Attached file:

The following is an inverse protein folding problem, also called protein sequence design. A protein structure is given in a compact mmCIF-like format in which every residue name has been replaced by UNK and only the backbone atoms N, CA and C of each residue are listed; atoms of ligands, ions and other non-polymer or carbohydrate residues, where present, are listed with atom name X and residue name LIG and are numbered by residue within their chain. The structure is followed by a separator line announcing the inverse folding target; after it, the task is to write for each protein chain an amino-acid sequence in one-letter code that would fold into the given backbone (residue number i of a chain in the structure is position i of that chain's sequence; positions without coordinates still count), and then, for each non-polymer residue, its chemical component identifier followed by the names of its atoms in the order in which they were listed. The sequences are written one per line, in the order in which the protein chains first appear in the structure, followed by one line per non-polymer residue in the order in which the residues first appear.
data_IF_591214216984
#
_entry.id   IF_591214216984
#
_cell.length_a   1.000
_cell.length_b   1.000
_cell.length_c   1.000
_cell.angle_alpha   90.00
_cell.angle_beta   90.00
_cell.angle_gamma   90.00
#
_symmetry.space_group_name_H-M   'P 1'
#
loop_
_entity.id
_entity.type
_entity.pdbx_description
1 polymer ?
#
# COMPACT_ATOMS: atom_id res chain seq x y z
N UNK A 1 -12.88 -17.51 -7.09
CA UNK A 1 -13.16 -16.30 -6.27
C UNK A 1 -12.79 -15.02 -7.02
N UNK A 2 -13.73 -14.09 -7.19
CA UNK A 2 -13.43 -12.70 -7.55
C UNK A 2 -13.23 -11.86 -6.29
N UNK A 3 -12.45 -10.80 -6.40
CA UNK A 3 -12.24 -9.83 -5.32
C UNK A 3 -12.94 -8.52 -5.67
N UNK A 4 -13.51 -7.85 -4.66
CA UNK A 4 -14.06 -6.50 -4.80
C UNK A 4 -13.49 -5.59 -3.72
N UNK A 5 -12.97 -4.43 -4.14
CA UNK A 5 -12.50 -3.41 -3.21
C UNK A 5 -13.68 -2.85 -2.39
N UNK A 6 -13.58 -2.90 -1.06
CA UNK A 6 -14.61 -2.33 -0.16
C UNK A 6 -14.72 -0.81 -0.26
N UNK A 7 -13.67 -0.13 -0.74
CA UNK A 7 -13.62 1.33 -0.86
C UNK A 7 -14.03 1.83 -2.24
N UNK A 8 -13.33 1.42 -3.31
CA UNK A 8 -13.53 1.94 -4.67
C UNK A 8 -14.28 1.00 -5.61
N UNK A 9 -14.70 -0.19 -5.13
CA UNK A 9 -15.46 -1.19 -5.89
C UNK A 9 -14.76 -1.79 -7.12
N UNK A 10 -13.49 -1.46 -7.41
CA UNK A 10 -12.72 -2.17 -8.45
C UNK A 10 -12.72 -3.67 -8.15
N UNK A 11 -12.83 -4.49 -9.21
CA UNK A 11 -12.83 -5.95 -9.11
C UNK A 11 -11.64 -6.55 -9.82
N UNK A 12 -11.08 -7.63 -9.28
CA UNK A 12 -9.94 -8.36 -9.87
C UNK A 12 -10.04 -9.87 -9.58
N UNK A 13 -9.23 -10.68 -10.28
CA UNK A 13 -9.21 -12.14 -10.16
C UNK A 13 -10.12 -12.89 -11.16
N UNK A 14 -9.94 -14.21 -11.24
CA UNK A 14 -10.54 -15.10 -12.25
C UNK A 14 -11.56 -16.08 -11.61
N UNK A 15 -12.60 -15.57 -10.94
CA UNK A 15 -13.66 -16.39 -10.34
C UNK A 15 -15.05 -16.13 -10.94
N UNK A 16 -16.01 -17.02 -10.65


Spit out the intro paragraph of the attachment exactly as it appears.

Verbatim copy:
The following is an inverse protein folding problem, also called protein sequence design. A protein structure is given in a compact mmCIF-like format in which every residue name has been replaced by UNK and only the backbone atoms N, CA and C of each residue are listed; atoms of ligands, ions and other non-polymer or carbohydrate residues, where present, are listed with atom name X and residue name LIG and are numbered by residue within their chain. The structure is followed by a separator line announcing the inverse folding target; after it, the task is to write for each protein chain an amino-acid sequence in one-letter code that would fold into the given backbone (residue number i of a chain in the structure is position i of that chain's sequence; positions without coordinates still count), and then, for each non-polymer residue, its chemical component identifier followed by the names of its atoms in the order in which they were listed. The sequences are written one per line, in the order in which the protein chains first appear in the structure, followed by one line per non-polymer residue in the order in which the residues first appear.